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The Scientific World Journal
Volume 2015, Article ID 201702, 11 pages
Research Article

Floral Nectary Anatomy and Ultrastructure in Mycoheterotrophic Plant, Epipogium aphyllum Sw. (Orchidaceae)

1Department of Plant Taxonomy and Nature Conservation, University of Gdansk, Wita Stwosza 59, 80-308 Gdańsk, Poland
2Department of Plant Cytology and Embryology, University of Gdansk, Wita Stwosza 59, 80-308 Gdańsk, Poland

Received 22 October 2014; Revised 2 February 2015; Accepted 16 February 2015

Academic Editor: Lorenzo Pecoraro

Copyright © 2015 Emilia Święczkowska and Agnieszka K. Kowalkowska. This is an open access article distributed under the Creative Commons Attribution License, which permits unrestricted use, distribution, and reproduction in any medium, provided the original work is properly cited.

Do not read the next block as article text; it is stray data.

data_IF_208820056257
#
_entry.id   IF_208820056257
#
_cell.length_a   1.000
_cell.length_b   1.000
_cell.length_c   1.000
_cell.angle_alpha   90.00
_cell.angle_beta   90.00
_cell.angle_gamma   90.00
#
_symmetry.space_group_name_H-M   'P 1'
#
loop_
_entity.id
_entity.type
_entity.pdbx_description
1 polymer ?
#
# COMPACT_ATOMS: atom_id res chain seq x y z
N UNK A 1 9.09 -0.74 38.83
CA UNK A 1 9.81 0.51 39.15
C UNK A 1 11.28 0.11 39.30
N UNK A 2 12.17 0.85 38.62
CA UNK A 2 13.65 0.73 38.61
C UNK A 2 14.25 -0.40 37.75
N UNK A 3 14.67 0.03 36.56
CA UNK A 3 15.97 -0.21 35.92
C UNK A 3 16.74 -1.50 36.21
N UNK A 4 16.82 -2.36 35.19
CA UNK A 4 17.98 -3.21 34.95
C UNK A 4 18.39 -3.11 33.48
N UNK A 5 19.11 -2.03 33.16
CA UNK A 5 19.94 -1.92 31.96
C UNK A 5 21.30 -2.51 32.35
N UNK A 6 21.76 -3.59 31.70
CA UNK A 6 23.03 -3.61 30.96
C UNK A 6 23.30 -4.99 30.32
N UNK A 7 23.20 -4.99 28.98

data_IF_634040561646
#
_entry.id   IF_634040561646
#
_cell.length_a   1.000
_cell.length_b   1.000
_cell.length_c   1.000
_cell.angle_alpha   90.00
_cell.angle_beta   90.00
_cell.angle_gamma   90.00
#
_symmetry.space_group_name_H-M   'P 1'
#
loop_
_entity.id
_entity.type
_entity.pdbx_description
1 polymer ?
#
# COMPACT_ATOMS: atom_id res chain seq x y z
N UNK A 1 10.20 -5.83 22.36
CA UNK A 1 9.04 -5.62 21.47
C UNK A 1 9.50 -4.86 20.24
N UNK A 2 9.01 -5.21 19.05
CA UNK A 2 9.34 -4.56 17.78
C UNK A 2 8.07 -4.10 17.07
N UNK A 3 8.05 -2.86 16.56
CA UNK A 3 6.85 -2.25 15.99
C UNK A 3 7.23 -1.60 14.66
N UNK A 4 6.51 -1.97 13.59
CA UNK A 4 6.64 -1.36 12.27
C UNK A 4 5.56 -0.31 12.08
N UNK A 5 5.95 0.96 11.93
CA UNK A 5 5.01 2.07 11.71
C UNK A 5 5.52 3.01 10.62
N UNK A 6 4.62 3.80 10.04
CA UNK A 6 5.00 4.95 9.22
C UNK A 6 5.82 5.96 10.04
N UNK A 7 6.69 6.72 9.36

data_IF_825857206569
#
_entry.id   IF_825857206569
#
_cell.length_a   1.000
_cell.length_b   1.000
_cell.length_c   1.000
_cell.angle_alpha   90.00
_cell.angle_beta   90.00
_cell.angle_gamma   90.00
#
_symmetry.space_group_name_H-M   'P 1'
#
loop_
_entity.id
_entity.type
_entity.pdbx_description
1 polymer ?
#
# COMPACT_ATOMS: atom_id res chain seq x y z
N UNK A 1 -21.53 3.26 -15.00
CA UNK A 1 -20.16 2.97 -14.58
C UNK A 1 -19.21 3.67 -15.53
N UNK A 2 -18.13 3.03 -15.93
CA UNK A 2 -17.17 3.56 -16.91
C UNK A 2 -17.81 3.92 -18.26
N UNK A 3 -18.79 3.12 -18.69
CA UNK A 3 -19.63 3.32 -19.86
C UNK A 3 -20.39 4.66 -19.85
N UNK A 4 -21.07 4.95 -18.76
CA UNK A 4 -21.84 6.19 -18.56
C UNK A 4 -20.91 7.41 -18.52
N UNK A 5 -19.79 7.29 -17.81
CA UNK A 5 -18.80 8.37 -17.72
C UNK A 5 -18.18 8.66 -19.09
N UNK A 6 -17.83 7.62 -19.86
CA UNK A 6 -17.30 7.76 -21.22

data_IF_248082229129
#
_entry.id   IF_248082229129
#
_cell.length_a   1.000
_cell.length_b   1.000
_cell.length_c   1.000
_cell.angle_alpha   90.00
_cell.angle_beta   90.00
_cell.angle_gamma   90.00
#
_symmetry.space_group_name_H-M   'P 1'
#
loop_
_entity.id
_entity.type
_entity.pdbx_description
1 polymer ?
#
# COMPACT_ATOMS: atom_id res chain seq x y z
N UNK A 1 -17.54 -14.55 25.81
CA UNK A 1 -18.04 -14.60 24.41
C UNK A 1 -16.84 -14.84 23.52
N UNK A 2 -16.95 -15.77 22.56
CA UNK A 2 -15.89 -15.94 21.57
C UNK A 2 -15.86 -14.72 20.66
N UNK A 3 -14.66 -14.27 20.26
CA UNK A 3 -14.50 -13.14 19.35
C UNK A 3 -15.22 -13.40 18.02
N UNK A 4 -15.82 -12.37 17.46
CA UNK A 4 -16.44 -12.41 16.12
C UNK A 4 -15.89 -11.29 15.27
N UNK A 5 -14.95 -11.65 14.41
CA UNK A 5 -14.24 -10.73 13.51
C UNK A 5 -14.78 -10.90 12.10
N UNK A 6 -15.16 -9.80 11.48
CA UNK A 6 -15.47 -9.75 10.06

Epipogium aphyllum is a European-Asian obligatory mycoheterotrophic orchid containing no chlorophyll. Flowers are not resupinate with a sack-shape spur and cordate lip, which is divided into two parts: the basal (hypochile) and distal one (epichile). The floral analysis provides strong evidence to conclude that nectar is secreted on the upper surface of pink-coloured papillate ridges and epidermal (adaxial) cells at different place in spur, especially at the apex. The exudation on papillae has been observed through the entire anthesis and it has been stained on polysaccharides, proteins, and lipids. The dense cytoplasm of papillae contains profuse endoplasmic reticulum, plentiful vesicles (bigger ones with tannin-like materials), numerous mitochondria, sometimes dictyosomes, starch grains, and plastids with tubular structures. The large electron-dense bodies in cell walls are structurally the same as tannin-like materials from vesicles that are in contact with plasmalemma. The rupture of thin layer of swelled cuticle is caused by pressure of gathered substances exuded due to granulocrine secretion. The idioblasts with raphides occur mainly in tepals tissue. The dynamic changes of the nectar exudation, released through endocrine secretion, have been noticeable during the anthesis: both on the lip and inside the spur. The nectar secretion is not dependent on the colour form of E. aphyllum blooming shoots. The floral biology and ultrastructure differ from mycoheterotrophic plants known up to date.